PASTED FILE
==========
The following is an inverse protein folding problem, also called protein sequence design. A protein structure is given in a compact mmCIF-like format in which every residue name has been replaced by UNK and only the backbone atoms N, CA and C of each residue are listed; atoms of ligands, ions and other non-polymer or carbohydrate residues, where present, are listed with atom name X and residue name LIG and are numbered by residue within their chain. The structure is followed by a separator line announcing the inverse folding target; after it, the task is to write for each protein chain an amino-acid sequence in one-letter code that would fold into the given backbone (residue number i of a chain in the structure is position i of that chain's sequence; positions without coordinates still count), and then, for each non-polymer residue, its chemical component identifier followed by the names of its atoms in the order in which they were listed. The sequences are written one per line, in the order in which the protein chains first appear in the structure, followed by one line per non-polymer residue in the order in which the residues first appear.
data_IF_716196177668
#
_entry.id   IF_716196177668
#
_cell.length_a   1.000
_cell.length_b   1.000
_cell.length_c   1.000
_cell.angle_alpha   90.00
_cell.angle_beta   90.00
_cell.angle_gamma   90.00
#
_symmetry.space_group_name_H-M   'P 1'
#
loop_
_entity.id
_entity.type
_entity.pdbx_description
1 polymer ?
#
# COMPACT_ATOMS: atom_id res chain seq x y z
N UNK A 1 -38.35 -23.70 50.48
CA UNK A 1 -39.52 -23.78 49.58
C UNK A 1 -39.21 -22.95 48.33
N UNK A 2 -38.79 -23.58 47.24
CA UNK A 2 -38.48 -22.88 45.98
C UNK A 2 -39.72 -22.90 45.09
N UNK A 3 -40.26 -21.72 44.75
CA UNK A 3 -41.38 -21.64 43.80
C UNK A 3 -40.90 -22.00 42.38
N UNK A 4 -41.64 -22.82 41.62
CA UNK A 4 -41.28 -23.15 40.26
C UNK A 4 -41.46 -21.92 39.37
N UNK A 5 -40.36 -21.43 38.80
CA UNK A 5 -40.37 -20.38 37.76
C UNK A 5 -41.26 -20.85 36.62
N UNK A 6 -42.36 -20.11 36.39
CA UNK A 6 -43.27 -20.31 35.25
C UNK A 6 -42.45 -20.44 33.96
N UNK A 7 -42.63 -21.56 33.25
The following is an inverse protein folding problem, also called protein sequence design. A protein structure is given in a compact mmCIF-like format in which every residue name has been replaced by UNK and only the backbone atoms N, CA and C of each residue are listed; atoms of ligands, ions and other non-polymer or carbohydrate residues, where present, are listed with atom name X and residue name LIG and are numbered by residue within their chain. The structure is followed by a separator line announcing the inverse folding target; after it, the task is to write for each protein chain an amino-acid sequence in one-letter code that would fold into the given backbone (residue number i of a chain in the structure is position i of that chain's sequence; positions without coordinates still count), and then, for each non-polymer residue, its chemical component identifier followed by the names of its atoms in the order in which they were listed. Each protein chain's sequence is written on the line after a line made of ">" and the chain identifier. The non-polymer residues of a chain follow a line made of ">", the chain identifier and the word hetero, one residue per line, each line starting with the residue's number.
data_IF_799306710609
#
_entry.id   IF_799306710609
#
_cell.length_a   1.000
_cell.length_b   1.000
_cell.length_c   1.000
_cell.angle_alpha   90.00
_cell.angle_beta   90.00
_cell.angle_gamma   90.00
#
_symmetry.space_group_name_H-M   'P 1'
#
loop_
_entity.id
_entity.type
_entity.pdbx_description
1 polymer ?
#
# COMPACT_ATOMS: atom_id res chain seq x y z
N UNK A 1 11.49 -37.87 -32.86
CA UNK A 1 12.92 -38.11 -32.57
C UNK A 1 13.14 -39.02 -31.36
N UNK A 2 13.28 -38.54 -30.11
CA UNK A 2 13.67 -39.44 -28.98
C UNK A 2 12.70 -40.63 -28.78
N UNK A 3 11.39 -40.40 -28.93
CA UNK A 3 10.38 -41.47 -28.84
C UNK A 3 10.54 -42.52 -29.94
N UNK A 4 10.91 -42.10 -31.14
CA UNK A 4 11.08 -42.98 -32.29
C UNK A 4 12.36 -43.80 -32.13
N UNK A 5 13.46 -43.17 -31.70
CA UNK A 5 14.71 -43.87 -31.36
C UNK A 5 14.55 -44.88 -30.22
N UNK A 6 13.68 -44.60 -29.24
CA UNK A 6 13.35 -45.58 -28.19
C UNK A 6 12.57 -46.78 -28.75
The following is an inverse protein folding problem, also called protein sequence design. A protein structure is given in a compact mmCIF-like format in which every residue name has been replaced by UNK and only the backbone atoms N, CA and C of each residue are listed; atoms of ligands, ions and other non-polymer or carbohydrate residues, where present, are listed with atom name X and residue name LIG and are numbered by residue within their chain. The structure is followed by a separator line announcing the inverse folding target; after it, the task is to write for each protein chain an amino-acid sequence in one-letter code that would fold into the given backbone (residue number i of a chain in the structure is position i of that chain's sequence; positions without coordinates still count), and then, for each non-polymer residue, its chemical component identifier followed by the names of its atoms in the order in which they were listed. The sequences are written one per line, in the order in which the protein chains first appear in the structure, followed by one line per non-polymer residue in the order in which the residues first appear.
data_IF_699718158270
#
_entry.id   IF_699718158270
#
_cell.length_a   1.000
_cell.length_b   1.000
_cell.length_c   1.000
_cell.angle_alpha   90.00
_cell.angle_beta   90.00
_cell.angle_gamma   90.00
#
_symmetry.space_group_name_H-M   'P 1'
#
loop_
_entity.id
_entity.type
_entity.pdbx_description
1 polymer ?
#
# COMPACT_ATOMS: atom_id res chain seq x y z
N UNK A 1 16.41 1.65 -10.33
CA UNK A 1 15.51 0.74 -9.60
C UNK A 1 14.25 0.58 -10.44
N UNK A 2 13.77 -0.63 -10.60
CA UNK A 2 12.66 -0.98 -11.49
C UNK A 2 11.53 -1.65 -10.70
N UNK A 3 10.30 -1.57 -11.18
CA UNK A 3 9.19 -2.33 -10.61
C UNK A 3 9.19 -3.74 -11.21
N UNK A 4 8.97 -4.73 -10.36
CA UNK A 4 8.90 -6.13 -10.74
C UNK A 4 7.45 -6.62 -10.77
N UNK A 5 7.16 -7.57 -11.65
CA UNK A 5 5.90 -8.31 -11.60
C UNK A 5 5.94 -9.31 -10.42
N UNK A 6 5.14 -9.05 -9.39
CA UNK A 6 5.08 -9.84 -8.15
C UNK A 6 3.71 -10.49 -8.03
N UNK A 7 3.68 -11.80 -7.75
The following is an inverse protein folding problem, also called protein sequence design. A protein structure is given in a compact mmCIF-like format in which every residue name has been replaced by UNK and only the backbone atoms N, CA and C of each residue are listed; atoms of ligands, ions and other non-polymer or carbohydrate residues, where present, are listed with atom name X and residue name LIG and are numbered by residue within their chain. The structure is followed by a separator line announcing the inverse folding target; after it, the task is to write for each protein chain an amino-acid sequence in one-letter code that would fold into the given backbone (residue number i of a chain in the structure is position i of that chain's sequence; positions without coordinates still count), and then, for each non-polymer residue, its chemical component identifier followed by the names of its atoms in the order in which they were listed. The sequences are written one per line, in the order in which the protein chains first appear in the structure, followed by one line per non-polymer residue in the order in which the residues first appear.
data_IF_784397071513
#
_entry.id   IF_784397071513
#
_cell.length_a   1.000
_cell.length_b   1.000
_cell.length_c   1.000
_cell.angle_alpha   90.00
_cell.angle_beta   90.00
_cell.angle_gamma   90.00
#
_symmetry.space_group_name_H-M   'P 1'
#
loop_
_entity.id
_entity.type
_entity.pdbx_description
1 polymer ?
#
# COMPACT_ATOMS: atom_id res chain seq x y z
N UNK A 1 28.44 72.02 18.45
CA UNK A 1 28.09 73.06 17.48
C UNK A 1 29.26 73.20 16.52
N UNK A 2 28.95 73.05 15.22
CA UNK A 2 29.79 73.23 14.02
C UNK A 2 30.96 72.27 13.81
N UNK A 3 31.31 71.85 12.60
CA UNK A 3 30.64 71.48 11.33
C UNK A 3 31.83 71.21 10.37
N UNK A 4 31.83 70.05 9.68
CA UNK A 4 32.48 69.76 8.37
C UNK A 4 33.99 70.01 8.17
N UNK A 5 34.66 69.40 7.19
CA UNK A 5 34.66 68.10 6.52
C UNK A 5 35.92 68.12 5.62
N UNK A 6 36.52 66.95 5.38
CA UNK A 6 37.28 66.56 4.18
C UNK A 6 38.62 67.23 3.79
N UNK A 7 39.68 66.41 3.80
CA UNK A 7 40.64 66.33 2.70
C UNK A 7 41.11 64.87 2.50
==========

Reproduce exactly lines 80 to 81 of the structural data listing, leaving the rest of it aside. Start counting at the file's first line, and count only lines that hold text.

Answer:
The following is an inverse protein folding problem, also called protein sequence design. A protein structure is given in a compact mmCIF-like format in which every residue name has been replaced by UNK and only the backbone atoms N, CA and C of each residue are listed; atoms of ligands, ions and other non-polymer or carbohydrate residues, where present, are listed with atom name X and residue name LIG and are numbered by residue within their chain. The structure is followed by a separator line announcing the inverse folding target; after it, the task is to write for each protein chain an amino-acid sequence in one-letter code that would fold into the given backbone (residue number i of a chain in the structure is position i of that chain's sequence; positions without coordinates still count), and then, for each non-polymer residue, its chemical component identifier followed by the names of its atoms in the order in which they were listed. The sequences are written one per line, in the order in which the protein chains first appear in the structure, followed by one line per non-polymer residue in the order in which the residues first appear.
data_IF_699718158270